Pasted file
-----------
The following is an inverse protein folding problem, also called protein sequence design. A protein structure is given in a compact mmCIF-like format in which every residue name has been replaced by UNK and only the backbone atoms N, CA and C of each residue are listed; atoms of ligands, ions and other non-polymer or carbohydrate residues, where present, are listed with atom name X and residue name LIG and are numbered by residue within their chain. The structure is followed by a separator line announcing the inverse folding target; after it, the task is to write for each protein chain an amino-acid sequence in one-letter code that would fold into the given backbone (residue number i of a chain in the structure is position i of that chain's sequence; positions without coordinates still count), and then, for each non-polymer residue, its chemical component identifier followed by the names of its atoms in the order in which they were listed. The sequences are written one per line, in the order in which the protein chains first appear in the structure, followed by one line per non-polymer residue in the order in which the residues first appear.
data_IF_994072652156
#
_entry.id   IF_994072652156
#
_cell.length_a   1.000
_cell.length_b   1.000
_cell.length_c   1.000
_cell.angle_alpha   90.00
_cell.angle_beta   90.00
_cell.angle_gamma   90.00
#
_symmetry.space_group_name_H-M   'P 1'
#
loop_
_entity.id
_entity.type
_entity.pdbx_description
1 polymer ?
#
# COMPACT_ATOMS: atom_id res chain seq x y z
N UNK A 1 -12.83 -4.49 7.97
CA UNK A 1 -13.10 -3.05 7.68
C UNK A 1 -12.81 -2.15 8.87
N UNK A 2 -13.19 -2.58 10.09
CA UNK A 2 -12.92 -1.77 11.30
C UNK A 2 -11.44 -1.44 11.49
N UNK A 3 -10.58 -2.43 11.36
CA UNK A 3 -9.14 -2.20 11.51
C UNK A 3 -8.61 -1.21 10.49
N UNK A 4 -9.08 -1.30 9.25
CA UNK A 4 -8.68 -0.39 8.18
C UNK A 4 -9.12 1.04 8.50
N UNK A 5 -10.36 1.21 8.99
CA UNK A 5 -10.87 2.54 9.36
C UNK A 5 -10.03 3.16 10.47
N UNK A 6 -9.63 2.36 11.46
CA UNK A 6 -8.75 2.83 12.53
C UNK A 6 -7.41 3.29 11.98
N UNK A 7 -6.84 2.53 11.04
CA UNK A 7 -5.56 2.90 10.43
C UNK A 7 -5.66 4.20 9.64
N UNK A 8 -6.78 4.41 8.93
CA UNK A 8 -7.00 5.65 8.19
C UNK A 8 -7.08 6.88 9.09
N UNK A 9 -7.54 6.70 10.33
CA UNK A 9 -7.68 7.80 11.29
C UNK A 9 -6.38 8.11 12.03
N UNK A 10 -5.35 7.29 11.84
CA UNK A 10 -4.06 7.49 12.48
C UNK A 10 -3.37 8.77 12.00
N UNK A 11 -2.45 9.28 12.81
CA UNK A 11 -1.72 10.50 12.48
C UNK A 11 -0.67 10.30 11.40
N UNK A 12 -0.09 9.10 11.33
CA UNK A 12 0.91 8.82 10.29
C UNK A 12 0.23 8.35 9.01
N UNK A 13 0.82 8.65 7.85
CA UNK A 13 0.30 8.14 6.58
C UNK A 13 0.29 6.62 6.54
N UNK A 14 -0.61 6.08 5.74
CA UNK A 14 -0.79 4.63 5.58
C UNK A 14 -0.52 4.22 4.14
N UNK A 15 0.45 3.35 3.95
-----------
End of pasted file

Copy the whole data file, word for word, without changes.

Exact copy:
The following is an inverse protein folding problem, also called protein sequence design. A protein structure is given in a compact mmCIF-like format in which every residue name has been replaced by UNK and only the backbone atoms N, CA and C of each residue are listed; atoms of ligands, ions and other non-polymer or carbohydrate residues, where present, are listed with atom name X and residue name LIG and are numbered by residue within their chain. The structure is followed by a separator line announcing the inverse folding target; after it, the task is to write for each protein chain an amino-acid sequence in one-letter code that would fold into the given backbone (residue number i of a chain in the structure is position i of that chain's sequence; positions without coordinates still count), and then, for each non-polymer residue, its chemical component identifier followed by the names of its atoms in the order in which they were listed. The sequences are written one per line, in the order in which the protein chains first appear in the structure, followed by one line per non-polymer residue in the order in which the residues first appear.
data_IF_994072652156
#
_entry.id   IF_994072652156
#
_cell.length_a   1.000
_cell.length_b   1.000
_cell.length_c   1.000
_cell.angle_alpha   90.00
_cell.angle_beta   90.00
_cell.angle_gamma   90.00
#
_symmetry.space_group_name_H-M   'P 1'
#
loop_
_entity.id
_entity.type
_entity.pdbx_description
1 polymer ?
#
# COMPACT_ATOMS: atom_id res chain seq x y z
N UNK A 1 -12.83 -4.49 7.97
CA UNK A 1 -13.10 -3.05 7.68
C UNK A 1 -12.81 -2.15 8.87
N UNK A 2 -13.19 -2.58 10.09
CA UNK A 2 -12.92 -1.77 11.30
C UNK A 2 -11.44 -1.44 11.49
N UNK A 3 -10.58 -2.43 11.36
CA UNK A 3 -9.14 -2.20 11.51
C UNK A 3 -8.61 -1.21 10.49
N UNK A 4 -9.08 -1.30 9.25
CA UNK A 4 -8.68 -0.39 8.18
C UNK A 4 -9.12 1.04 8.50
N UNK A 5 -10.36 1.21 8.99
CA UNK A 5 -10.87 2.54 9.36
C UNK A 5 -10.03 3.16 10.47
N UNK A 6 -9.63 2.36 11.46
CA UNK A 6 -8.75 2.83 12.53
C UNK A 6 -7.41 3.29 11.98
N UNK A 7 -6.84 2.53 11.04
CA UNK A 7 -5.56 2.90 10.43
C UNK A 7 -5.66 4.20 9.64
N UNK A 8 -6.78 4.41 8.93
CA UNK A 8 -7.00 5.65 8.19
C UNK A 8 -7.08 6.88 9.09
N UNK A 9 -7.54 6.70 10.33
CA UNK A 9 -7.68 7.80 11.29
C UNK A 9 -6.38 8.11 12.03
N UNK A 10 -5.35 7.29 11.84
CA UNK A 10 -4.06 7.49 12.48
C UNK A 10 -3.37 8.77 12.00
N UNK A 11 -2.45 9.28 12.81
CA UNK A 11 -1.72 10.50 12.48
C UNK A 11 -0.67 10.30 11.40
N UNK A 12 -0.09 9.10 11.33
CA UNK A 12 0.91 8.82 10.29
C UNK A 12 0.23 8.35 9.01
N UNK A 13 0.82 8.65 7.85
CA UNK A 13 0.30 8.14 6.58
C UNK A 13 0.29 6.62 6.54
N UNK A 14 -0.61 6.08 5.74
CA UNK A 14 -0.79 4.63 5.58
C UNK A 14 -0.52 4.22 4.14
N UNK A 15 0.45 3.35 3.95